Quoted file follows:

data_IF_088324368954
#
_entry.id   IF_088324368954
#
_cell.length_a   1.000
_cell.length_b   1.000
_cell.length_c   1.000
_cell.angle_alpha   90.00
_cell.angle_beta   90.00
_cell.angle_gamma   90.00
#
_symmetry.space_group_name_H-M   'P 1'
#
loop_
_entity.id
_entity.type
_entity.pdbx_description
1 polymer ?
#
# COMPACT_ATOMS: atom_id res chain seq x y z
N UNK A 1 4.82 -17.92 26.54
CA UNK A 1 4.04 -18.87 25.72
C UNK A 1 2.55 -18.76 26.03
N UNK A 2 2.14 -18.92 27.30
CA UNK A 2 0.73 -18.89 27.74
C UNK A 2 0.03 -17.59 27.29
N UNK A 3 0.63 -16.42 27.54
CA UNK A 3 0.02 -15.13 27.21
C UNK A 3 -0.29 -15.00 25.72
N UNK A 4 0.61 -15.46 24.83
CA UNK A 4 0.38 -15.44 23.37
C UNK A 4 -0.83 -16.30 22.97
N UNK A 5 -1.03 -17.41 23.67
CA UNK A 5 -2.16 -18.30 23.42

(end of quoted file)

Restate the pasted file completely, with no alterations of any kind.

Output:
data_IF_088324368954
#
_entry.id   IF_088324368954
#
_cell.length_a   1.000
_cell.length_b   1.000
_cell.length_c   1.000
_cell.angle_alpha   90.00
_cell.angle_beta   90.00
_cell.angle_gamma   90.00
#
_symmetry.space_group_name_H-M   'P 1'
#
loop_
_entity.id
_entity.type
_entity.pdbx_description
1 polymer ?
#
# COMPACT_ATOMS: atom_id res chain seq x y z
N UNK A 1 4.82 -17.92 26.54
CA UNK A 1 4.04 -18.87 25.72
C UNK A 1 2.55 -18.76 26.03
N UNK A 2 2.14 -18.92 27.30
CA UNK A 2 0.73 -18.89 27.74
C UNK A 2 0.03 -17.59 27.29
N UNK A 3 0.63 -16.42 27.54
CA UNK A 3 0.02 -15.13 27.21
C UNK A 3 -0.29 -15.00 25.72
N UNK A 4 0.61 -15.46 24.83
CA UNK A 4 0.38 -15.44 23.37
C UNK A 4 -0.83 -16.30 22.97
N UNK A 5 -1.03 -17.41 23.67
CA UNK A 5 -2.16 -18.30 23.42